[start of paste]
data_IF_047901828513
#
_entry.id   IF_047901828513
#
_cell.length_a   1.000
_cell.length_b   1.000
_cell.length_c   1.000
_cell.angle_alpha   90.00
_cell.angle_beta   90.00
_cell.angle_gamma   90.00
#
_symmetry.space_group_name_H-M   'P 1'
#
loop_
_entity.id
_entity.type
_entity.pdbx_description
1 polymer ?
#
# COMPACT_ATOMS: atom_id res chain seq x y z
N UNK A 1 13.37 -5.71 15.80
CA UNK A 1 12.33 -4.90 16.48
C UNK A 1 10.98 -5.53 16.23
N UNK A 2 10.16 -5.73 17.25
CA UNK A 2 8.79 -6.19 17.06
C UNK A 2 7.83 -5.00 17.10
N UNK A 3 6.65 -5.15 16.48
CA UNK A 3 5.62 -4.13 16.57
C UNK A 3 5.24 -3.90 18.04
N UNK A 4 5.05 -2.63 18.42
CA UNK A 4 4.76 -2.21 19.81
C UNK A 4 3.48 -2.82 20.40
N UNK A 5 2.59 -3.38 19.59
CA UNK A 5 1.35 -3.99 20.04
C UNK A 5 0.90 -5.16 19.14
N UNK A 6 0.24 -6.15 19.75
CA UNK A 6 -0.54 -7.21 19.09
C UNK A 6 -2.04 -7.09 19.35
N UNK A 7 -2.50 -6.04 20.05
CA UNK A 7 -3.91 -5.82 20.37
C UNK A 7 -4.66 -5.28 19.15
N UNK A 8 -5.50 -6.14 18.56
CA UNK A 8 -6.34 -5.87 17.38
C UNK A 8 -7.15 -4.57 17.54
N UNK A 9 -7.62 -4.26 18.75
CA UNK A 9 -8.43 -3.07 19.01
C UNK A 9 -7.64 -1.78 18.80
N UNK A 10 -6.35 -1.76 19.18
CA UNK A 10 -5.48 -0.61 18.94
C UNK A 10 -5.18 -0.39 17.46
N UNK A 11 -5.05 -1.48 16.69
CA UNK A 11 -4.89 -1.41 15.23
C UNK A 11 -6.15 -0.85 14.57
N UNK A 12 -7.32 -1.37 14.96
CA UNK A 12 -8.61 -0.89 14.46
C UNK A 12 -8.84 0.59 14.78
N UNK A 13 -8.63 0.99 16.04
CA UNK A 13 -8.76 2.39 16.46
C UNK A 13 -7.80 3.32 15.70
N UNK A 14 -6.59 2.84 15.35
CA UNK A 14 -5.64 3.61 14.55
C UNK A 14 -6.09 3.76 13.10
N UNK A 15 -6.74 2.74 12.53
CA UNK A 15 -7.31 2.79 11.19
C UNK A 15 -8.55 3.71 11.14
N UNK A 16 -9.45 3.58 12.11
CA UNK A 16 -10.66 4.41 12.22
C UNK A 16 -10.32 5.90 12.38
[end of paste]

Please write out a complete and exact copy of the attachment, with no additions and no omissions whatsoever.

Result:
data_IF_047901828513
#
_entry.id   IF_047901828513
#
_cell.length_a   1.000
_cell.length_b   1.000
_cell.length_c   1.000
_cell.angle_alpha   90.00
_cell.angle_beta   90.00
_cell.angle_gamma   90.00
#
_symmetry.space_group_name_H-M   'P 1'
#
loop_
_entity.id
_entity.type
_entity.pdbx_description
1 polymer ?
#
# COMPACT_ATOMS: atom_id res chain seq x y z
N UNK A 1 13.37 -5.71 15.80
CA UNK A 1 12.33 -4.90 16.48
C UNK A 1 10.98 -5.53 16.23
N UNK A 2 10.16 -5.73 17.25
CA UNK A 2 8.79 -6.19 17.06
C UNK A 2 7.83 -5.00 17.10
N UNK A 3 6.65 -5.15 16.48
CA UNK A 3 5.62 -4.13 16.57
C UNK A 3 5.24 -3.90 18.04
N UNK A 4 5.05 -2.63 18.42
CA UNK A 4 4.76 -2.21 19.81
C UNK A 4 3.48 -2.82 20.40
N UNK A 5 2.59 -3.38 19.59
CA UNK A 5 1.35 -3.99 20.04
C UNK A 5 0.90 -5.16 19.14
N UNK A 6 0.24 -6.15 19.75
CA UNK A 6 -0.54 -7.21 19.09
C UNK A 6 -2.04 -7.09 19.35
N UNK A 7 -2.50 -6.04 20.05
CA UNK A 7 -3.91 -5.82 20.37
C UNK A 7 -4.66 -5.28 19.15
N UNK A 8 -5.50 -6.14 18.56
CA UNK A 8 -6.34 -5.87 17.38
C UNK A 8 -7.15 -4.57 17.54
N UNK A 9 -7.62 -4.26 18.75
CA UNK A 9 -8.43 -3.07 19.01
C UNK A 9 -7.64 -1.78 18.80
N UNK A 10 -6.35 -1.76 19.18
CA UNK A 10 -5.48 -0.61 18.94
C UNK A 10 -5.18 -0.39 17.46
N UNK A 11 -5.05 -1.48 16.69
CA UNK A 11 -4.89 -1.41 15.23
C UNK A 11 -6.15 -0.85 14.57
N UNK A 12 -7.32 -1.37 14.96
CA UNK A 12 -8.61 -0.89 14.46
C UNK A 12 -8.84 0.59 14.78
N UNK A 13 -8.63 0.99 16.04
CA UNK A 13 -8.76 2.39 16.46
C UNK A 13 -7.80 3.32 15.70
N UNK A 14 -6.59 2.84 15.35
CA UNK A 14 -5.64 3.61 14.55
C UNK A 14 -6.09 3.76 13.10
N UNK A 15 -6.74 2.74 12.53
CA UNK A 15 -7.31 2.79 11.19
C UNK A 15 -8.55 3.71 11.14
N UNK A 16 -9.45 3.58 12.11
CA UNK A 16 -10.66 4.41 12.22
C UNK A 16 -10.32 5.90 12.38